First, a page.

The adventures of the dragonhead caterpillar

And the prize for the most convincing video-game character goes to…
Contributor

Bec Crew

Contributor

Bec Crew

Becky Crew is a Sydney-based science communicator with a love for weird and wonderful animals. From strange behaviours and special adaptations to newly discovered species and the researchers who find them, her topics celebrate how alien yet relatable so many of the creatures that live amongst us can be.

By Bec Crew January 6, 2014 Reading Time: 2 Minutes

THERE ARE ABOUT 400 known species belonging to the leafwing butterfly subfamily called Charaxinae.

Found in the temperate regions of North America, Europe, China and southern Australia, their larvae, or caterpillar, form features a gorgeous ‘head capsule’.

Complete with four horn-like projections of varying lengths, covered in a layer of spines and often a decorative curl at the end, it’s not hard to imagine these little green caterpillars as brutish warmongers. 

And just as each leafwing butterfly species has its own wing patterns and colours, so do these caterpillars sport their own take on the dragonhead helmet form. The white-barred Charaxes (Charaxes brutus) caterpillar from Africa, for example, looks every bit the rookie solider, with extremely short, blueish projections.

And the foxy emperor butterfly’s (Charaxes jasius) caterpillar from Africa and the Mediterranean is also stuck with four very short horns, though they do look slightly more fearsome with their blood-red tips.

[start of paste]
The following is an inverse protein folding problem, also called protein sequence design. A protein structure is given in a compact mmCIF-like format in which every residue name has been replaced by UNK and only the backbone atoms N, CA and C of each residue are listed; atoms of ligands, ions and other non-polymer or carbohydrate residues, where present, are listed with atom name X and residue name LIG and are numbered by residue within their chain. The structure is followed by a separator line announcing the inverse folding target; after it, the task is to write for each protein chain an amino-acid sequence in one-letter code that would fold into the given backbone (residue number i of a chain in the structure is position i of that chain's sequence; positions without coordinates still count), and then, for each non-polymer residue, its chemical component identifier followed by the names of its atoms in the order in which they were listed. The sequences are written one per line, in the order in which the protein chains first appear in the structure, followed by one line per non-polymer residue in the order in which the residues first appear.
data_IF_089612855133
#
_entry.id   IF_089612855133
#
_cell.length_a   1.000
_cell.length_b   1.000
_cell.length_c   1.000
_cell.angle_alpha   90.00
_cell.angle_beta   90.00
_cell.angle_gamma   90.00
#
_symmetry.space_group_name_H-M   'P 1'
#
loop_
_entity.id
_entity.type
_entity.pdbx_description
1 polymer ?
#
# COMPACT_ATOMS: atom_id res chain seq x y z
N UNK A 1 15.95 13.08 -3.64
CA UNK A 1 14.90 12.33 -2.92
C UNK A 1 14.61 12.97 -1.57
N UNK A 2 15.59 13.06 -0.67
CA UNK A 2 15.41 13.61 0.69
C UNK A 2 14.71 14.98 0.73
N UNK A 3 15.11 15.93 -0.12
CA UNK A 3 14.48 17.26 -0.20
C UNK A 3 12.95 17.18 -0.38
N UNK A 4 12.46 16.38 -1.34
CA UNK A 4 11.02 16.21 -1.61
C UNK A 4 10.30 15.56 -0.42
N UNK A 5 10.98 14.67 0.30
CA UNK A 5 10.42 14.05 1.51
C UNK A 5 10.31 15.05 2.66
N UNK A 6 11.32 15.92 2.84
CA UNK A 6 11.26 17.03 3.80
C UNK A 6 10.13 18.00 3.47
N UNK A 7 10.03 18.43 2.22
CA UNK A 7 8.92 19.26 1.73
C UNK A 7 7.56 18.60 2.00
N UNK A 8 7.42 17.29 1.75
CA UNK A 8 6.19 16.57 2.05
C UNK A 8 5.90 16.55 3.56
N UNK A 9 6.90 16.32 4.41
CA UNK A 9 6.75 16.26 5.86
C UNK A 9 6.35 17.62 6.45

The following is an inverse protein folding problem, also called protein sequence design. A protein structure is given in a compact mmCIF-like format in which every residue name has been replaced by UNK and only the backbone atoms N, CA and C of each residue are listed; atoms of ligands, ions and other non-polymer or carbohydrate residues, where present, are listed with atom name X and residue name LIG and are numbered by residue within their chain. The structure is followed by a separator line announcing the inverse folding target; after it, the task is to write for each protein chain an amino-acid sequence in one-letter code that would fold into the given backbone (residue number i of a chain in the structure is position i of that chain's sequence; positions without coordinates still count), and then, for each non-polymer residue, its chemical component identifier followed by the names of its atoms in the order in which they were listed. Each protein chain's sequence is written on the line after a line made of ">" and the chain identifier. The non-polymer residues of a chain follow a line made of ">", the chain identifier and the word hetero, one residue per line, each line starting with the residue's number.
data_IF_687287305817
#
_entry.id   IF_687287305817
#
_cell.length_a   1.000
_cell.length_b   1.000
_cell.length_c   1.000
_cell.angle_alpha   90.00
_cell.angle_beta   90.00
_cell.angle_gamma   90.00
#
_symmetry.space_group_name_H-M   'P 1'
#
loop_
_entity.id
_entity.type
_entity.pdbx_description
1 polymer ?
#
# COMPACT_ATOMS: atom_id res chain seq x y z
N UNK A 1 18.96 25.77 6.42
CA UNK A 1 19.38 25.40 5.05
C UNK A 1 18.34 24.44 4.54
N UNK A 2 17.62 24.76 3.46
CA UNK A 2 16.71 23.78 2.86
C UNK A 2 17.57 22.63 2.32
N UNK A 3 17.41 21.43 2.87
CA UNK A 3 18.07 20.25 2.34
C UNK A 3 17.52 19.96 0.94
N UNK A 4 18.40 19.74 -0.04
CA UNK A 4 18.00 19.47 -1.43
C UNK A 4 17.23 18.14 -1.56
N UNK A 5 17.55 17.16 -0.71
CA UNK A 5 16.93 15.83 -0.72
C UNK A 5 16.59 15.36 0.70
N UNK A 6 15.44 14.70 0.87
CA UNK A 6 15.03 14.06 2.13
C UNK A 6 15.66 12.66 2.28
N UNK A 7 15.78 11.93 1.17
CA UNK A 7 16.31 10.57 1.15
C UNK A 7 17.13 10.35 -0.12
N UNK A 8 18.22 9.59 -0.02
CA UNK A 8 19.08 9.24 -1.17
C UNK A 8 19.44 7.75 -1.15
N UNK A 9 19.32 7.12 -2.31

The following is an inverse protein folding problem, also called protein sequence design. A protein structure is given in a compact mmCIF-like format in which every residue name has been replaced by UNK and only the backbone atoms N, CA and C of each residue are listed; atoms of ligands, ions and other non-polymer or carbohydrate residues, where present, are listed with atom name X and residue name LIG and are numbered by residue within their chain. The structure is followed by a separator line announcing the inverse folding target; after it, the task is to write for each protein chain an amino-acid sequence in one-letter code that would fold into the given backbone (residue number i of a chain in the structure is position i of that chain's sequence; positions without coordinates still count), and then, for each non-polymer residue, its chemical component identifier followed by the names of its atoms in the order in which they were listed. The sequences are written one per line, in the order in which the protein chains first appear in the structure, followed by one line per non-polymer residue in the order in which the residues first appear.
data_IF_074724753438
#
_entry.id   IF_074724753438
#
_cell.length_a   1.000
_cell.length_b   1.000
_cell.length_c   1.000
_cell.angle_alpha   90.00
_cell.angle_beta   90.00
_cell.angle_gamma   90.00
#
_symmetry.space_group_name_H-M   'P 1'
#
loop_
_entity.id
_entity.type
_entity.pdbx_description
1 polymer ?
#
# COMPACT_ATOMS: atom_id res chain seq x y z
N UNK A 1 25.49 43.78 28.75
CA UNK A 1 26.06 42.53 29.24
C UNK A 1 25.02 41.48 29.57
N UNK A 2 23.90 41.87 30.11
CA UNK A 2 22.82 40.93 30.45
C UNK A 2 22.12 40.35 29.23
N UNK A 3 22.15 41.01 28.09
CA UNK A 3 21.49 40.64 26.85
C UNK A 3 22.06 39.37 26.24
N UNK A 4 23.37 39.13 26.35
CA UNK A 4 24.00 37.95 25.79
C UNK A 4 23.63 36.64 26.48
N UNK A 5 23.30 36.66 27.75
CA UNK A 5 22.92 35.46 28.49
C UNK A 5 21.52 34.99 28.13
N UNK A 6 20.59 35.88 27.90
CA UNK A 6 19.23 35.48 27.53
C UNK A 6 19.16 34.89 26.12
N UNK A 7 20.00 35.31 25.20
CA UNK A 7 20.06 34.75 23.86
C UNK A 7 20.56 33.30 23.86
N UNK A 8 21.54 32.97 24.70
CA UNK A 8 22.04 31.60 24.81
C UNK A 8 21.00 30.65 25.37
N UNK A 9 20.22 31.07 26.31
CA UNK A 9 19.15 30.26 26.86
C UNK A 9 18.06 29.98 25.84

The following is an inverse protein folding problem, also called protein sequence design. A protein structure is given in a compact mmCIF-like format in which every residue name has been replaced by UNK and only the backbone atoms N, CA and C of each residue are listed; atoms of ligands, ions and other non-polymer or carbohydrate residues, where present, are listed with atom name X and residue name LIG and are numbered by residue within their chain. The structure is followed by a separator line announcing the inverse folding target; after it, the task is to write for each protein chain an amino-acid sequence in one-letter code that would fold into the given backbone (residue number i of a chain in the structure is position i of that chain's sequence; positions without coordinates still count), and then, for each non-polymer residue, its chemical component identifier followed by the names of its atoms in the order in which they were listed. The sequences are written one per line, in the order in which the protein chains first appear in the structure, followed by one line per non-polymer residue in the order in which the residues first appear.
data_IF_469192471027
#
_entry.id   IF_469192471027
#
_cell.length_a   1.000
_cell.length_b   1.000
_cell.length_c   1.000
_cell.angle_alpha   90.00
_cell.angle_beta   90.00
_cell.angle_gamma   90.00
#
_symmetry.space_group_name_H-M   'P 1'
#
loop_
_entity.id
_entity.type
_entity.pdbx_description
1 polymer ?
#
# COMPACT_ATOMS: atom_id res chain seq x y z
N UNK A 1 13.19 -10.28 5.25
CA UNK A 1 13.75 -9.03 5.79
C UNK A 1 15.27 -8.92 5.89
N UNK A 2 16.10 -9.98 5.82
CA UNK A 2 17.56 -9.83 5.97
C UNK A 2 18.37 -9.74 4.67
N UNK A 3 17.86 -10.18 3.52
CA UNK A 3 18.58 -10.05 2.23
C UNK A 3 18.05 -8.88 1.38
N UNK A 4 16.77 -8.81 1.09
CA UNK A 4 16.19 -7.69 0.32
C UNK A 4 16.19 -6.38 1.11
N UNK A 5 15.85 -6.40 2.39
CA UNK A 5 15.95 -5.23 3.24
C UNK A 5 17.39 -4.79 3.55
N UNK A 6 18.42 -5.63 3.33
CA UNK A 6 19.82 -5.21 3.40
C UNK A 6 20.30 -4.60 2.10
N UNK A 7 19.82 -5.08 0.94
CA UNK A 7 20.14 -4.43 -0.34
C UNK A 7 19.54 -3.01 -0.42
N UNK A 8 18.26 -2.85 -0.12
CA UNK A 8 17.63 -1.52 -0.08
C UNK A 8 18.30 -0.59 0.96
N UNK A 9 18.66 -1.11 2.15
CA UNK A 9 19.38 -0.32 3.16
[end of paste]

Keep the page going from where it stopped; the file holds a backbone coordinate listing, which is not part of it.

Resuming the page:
Charaxes jasius, larva

Charaxes jasius (Image: Banco de imágenes del CNICE – MEC / Wikimedia)

On the more resplendent side of things is the caterpillar of the plain nawab butterfly (Polyura hebe plautus) from Singapore, which sports extremely long and beautifully curled horns. Its dragonhead helmet is entirely black when the caterpillar first hatches, and then gradually fades to green as it reaches its final stage before metamorphosis.

And the top picture, by Australian photographer John Horstman, depicts an unidentified species found in Pu’er, in China’s Yunnan province, showing off an extra set of small, bright red horns, probably handy for startling predators.

But my pick of the lot is the caterpillar of the forest queen butterfly (Euxanthe wakefieldi), found in South Africa and parts of eastern Africa. Its dragonhead helmet is mind-blowing, with outer horns stretching far longer than the two middle ones, and a crown of black spines running between each horn. In addition, its entire body, including head and horns, is trimmed in a white or golden border that offsets the rest of its dark green body.

Who needs butterflies when caterpillars can look like this?